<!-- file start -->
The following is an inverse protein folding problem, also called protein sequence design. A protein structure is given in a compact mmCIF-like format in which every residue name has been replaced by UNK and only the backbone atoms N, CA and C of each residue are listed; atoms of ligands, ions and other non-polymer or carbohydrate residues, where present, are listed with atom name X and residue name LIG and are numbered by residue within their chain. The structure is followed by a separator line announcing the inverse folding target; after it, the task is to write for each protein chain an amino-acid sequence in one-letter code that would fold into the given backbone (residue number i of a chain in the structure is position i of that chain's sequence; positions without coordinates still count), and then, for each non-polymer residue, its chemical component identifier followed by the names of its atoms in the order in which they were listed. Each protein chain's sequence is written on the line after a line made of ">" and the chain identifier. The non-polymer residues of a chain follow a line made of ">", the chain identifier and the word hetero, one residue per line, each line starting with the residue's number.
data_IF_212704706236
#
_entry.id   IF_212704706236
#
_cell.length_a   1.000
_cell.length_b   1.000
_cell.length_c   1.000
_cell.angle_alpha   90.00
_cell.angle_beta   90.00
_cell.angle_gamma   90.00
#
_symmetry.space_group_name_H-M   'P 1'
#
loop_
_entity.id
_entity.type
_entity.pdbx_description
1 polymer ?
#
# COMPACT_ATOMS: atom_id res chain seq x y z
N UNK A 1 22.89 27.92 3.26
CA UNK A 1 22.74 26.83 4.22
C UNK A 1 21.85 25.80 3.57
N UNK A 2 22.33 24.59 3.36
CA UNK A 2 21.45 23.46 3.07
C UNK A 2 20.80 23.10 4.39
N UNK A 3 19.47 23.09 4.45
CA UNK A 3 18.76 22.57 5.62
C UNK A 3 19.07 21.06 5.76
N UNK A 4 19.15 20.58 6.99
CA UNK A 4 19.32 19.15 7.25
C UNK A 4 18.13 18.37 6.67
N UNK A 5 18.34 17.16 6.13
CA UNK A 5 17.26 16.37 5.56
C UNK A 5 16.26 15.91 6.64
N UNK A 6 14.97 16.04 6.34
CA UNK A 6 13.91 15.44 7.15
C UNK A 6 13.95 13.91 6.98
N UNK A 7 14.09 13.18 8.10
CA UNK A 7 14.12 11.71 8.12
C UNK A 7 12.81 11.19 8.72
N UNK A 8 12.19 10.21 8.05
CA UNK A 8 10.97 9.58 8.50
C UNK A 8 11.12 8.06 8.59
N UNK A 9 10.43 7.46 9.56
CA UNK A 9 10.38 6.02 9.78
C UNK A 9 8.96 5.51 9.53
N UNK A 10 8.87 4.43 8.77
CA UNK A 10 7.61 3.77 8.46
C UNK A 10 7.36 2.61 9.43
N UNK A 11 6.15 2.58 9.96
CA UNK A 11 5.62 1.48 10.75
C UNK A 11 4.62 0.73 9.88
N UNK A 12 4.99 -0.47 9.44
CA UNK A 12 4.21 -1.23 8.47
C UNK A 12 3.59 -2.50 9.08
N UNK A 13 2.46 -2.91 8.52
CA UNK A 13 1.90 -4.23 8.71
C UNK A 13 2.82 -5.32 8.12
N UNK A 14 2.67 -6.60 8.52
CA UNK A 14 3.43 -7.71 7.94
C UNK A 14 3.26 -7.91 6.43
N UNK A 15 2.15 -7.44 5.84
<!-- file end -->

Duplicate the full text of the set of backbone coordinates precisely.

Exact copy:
The following is an inverse protein folding problem, also called protein sequence design. A protein structure is given in a compact mmCIF-like format in which every residue name has been replaced by UNK and only the backbone atoms N, CA and C of each residue are listed; atoms of ligands, ions and other non-polymer or carbohydrate residues, where present, are listed with atom name X and residue name LIG and are numbered by residue within their chain. The structure is followed by a separator line announcing the inverse folding target; after it, the task is to write for each protein chain an amino-acid sequence in one-letter code that would fold into the given backbone (residue number i of a chain in the structure is position i of that chain's sequence; positions without coordinates still count), and then, for each non-polymer residue, its chemical component identifier followed by the names of its atoms in the order in which they were listed. Each protein chain's sequence is written on the line after a line made of ">" and the chain identifier. The non-polymer residues of a chain follow a line made of ">", the chain identifier and the word hetero, one residue per line, each line starting with the residue's number.
data_IF_212704706236
#
_entry.id   IF_212704706236
#
_cell.length_a   1.000
_cell.length_b   1.000
_cell.length_c   1.000
_cell.angle_alpha   90.00
_cell.angle_beta   90.00
_cell.angle_gamma   90.00
#
_symmetry.space_group_name_H-M   'P 1'
#
loop_
_entity.id
_entity.type
_entity.pdbx_description
1 polymer ?
#
# COMPACT_ATOMS: atom_id res chain seq x y z
N UNK A 1 22.89 27.92 3.26
CA UNK A 1 22.74 26.83 4.22
C UNK A 1 21.85 25.80 3.57
N UNK A 2 22.33 24.59 3.36
CA UNK A 2 21.45 23.46 3.07
C UNK A 2 20.80 23.10 4.39
N UNK A 3 19.47 23.09 4.45
CA UNK A 3 18.76 22.57 5.62
C UNK A 3 19.07 21.06 5.76
N UNK A 4 19.15 20.58 6.99
CA UNK A 4 19.32 19.15 7.25
C UNK A 4 18.13 18.37 6.67
N UNK A 5 18.34 17.16 6.13
CA UNK A 5 17.26 16.37 5.56
C UNK A 5 16.26 15.91 6.64
N UNK A 6 14.97 16.04 6.34
CA UNK A 6 13.91 15.44 7.15
C UNK A 6 13.95 13.91 6.98
N UNK A 7 14.09 13.18 8.10
CA UNK A 7 14.12 11.71 8.12
C UNK A 7 12.81 11.19 8.72
N UNK A 8 12.19 10.21 8.05
CA UNK A 8 10.97 9.58 8.50
C UNK A 8 11.12 8.06 8.59
N UNK A 9 10.43 7.46 9.56
CA UNK A 9 10.38 6.02 9.78
C UNK A 9 8.96 5.51 9.53
N UNK A 10 8.87 4.43 8.77
CA UNK A 10 7.61 3.77 8.46
C UNK A 10 7.36 2.61 9.43
N UNK A 11 6.15 2.58 9.96
CA UNK A 11 5.62 1.48 10.75
C UNK A 11 4.62 0.73 9.88
N UNK A 12 4.99 -0.47 9.44
CA UNK A 12 4.21 -1.23 8.47
C UNK A 12 3.59 -2.50 9.08
N UNK A 13 2.46 -2.91 8.52
CA UNK A 13 1.90 -4.23 8.71
C UNK A 13 2.82 -5.32 8.12
N UNK A 14 2.67 -6.60 8.52
CA UNK A 14 3.43 -7.71 7.94
C UNK A 14 3.26 -7.91 6.43
N UNK A 15 2.15 -7.44 5.84